- Analytical Facilities
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The College of Earth, Ocean, and Atmospheric Sciences is built on a foundation of outstanding research faculty who work together to solve today's complex, interdisciplinary environmental challenges. Our research covers the entire spectrum of Earth system science, including basic research on physical, chemical and biological processes in the solid Earth, ocean and atmosphere. We work to connect our research to societal issues, including climate change, natural hazards, water resources policy, and management of natural resources. Whether we are providing insights into the complex controls on our climate, gathering data that can inform fisheries management, or studying the human dimensions of natural resource management initiatives, we strive to solve problems that face Oregon, the nation and the world.
Our oceanography program, among the best in the world, spans physical oceanography, paleooceanography, nearshore science, elemental cycles and food webs.
Our geology and geophysics faculty study a range of Earth system processes to understand our dynamic planet using advanced analytical facilities, modeling, field work and more.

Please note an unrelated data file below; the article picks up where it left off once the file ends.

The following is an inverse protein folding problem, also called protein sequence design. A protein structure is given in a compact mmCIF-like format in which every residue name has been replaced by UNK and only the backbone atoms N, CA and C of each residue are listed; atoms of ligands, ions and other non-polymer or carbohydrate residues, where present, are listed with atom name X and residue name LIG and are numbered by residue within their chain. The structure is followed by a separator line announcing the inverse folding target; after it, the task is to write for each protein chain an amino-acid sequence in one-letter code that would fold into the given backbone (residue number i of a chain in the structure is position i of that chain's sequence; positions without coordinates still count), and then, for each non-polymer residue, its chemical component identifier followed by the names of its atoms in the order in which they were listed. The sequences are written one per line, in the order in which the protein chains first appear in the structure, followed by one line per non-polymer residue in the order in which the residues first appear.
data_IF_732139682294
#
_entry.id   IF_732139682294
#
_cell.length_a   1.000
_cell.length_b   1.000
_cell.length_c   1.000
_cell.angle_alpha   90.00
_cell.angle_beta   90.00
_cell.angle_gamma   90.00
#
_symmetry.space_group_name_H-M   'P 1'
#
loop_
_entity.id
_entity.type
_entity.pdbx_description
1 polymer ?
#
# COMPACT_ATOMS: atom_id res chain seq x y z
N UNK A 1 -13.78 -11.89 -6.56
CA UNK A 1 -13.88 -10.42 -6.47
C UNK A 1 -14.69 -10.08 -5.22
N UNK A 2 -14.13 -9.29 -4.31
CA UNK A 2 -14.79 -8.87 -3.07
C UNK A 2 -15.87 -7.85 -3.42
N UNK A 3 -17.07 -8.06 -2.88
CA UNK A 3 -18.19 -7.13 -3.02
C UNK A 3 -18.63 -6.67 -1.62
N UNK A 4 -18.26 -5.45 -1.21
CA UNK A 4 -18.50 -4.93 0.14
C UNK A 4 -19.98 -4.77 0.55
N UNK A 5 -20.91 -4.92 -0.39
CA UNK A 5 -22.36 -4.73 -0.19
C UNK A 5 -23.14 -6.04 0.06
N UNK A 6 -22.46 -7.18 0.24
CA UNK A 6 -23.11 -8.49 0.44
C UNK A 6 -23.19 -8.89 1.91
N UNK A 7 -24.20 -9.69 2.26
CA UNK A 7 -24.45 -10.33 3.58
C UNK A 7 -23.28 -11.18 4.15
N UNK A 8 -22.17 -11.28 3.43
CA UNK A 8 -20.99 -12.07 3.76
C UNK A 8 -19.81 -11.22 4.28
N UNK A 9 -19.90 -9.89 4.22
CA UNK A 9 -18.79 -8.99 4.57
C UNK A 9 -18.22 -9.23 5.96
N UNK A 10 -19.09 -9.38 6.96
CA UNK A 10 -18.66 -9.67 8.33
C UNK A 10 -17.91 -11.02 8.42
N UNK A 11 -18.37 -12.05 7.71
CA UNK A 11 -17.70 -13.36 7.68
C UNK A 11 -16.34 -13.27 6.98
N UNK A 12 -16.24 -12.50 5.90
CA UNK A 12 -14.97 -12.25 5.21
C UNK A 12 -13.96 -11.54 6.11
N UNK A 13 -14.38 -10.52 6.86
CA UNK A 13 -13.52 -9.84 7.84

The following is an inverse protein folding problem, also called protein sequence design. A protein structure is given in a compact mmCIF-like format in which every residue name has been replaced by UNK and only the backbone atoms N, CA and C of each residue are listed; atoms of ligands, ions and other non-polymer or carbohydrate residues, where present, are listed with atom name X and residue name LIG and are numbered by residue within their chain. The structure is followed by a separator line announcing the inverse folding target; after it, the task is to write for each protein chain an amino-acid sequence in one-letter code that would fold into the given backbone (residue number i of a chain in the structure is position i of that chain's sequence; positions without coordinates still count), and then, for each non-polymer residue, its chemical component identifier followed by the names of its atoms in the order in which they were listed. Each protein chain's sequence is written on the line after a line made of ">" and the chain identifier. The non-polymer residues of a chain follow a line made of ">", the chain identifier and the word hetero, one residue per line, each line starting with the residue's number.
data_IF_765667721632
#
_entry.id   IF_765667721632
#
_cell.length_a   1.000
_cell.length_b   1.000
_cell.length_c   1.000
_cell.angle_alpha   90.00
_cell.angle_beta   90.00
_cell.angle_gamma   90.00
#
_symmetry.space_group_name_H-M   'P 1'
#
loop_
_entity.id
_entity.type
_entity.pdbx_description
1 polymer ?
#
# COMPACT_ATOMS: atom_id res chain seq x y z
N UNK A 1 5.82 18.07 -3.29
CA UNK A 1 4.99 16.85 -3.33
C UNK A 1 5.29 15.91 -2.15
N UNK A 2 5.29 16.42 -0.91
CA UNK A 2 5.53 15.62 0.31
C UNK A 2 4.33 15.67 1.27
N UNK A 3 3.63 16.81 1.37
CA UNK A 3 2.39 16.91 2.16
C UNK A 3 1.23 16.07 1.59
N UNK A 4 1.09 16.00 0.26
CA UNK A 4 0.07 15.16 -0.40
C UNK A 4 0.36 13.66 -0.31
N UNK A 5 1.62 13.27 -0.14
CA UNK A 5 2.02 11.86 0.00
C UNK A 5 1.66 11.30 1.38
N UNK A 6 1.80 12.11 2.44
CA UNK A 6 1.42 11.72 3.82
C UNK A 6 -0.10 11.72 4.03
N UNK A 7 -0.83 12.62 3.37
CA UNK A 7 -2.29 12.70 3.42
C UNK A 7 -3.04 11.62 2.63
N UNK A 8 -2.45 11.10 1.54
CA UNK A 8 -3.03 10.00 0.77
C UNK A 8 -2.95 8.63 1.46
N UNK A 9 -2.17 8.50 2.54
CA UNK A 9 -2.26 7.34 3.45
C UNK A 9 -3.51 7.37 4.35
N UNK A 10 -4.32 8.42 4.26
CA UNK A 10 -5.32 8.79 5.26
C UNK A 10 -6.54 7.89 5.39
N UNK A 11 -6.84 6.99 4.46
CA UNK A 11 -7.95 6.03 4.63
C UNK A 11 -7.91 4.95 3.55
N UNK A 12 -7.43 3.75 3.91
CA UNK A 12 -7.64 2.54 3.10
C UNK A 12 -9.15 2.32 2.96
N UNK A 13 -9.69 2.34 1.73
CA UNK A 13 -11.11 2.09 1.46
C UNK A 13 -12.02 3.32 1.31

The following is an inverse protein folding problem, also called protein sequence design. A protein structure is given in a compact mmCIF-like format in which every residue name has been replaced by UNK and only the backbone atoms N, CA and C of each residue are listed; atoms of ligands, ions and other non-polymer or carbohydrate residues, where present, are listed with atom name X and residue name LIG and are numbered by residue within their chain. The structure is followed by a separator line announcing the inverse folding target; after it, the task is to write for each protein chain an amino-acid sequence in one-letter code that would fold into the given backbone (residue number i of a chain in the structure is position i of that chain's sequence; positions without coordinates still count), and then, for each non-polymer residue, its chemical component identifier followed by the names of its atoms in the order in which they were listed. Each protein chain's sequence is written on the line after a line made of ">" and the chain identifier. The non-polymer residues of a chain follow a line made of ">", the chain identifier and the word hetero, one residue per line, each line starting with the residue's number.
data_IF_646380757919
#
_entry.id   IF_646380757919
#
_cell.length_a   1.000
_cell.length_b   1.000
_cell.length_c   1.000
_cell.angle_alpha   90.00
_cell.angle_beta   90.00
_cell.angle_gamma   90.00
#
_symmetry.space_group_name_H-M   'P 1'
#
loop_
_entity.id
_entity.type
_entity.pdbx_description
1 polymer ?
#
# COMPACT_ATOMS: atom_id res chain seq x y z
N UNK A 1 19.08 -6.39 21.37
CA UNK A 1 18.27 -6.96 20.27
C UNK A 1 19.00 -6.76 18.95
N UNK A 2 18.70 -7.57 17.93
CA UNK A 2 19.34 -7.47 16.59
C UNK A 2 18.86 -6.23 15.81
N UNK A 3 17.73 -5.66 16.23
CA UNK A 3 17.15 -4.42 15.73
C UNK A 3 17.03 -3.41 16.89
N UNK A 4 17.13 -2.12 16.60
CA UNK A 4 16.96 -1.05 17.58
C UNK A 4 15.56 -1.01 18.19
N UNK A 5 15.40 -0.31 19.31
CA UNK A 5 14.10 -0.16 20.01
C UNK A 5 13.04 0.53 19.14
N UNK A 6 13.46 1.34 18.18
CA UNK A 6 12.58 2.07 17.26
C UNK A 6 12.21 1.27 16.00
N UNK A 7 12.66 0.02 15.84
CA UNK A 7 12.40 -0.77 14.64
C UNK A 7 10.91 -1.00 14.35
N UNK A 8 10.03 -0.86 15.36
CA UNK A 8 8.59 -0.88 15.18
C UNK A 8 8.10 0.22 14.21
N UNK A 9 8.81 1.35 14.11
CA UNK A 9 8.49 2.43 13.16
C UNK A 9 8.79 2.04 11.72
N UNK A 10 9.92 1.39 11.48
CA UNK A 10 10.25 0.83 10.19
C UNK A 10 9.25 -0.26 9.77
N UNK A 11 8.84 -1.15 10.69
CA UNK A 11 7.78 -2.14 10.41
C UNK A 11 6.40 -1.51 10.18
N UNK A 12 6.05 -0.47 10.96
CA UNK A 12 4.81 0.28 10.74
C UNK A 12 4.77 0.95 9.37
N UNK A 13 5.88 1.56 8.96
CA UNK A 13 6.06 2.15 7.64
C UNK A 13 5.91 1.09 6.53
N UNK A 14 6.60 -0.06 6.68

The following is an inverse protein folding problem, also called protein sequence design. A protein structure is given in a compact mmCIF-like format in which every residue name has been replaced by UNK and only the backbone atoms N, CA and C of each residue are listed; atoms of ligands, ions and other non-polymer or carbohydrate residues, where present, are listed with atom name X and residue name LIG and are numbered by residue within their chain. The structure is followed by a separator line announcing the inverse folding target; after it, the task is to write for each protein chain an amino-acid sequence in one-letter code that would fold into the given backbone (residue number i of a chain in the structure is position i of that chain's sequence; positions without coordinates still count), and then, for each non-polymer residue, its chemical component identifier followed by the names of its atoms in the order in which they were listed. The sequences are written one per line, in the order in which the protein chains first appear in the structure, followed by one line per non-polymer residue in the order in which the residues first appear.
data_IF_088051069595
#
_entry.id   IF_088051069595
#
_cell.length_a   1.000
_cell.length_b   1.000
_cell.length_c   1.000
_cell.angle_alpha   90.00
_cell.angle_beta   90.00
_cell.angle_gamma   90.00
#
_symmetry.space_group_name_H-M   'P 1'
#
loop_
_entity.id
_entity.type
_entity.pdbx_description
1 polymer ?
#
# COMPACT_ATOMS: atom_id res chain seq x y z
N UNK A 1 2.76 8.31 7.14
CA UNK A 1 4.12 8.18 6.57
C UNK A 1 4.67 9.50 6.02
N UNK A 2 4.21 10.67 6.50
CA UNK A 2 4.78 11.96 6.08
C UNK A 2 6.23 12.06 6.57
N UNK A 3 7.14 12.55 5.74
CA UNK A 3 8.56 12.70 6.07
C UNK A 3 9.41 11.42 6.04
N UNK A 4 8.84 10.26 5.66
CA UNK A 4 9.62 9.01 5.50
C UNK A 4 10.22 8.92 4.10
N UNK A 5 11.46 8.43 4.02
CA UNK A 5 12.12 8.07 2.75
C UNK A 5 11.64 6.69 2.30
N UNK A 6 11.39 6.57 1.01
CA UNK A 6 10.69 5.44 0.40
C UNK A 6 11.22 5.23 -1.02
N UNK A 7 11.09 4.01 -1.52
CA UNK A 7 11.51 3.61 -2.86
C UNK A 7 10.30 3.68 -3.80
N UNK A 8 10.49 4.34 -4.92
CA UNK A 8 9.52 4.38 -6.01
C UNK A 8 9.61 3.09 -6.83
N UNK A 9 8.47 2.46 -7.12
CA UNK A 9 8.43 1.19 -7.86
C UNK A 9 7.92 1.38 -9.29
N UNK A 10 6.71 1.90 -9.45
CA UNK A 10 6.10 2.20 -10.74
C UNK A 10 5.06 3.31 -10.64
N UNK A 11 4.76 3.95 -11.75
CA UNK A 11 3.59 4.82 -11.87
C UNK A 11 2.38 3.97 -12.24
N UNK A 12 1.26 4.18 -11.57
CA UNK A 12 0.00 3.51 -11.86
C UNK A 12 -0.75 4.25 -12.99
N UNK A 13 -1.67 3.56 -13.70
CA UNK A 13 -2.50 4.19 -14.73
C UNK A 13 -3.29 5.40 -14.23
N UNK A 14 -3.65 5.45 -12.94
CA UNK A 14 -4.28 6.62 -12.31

Our atmospheric sciences research, which is often tied to investigating the Earth’s climate system, employs a variety of methods, from field work to numerical modeling to lab work.
Whether abrupt threats such as coastal storms or the slow creep of sea-level rise, we undertake rigorous, interdisciplinary study of hazards and the human response to them to help build resilient communities.
Faculty in this research area are taking a watershed view of today’s toughest water resource challenges — drought and disaster risk, disappearing snowpack, diplomacy between shared basins and more.
Geography researchers in our college are on the forefront of understanding the Earth's environments, landscapes, people and places.
Studies of icy and snowy landscapes are inextricably linked with learning about our climate system— past, present and future. Our cryosphere scientists work locally and globally examining ancient ice cores, glacial melting, and controls on snowfall.
We use a range of proxies to reconstruct the Earth’s ancient climate, from mud to ice to shells of single-celled organisms. This dive into the past can help us understand the Earth’s present and future climates.
Our faculty are organized into four discipline areas, but frequently work on interdisciplinary and transdisciplinary projects across these divisions.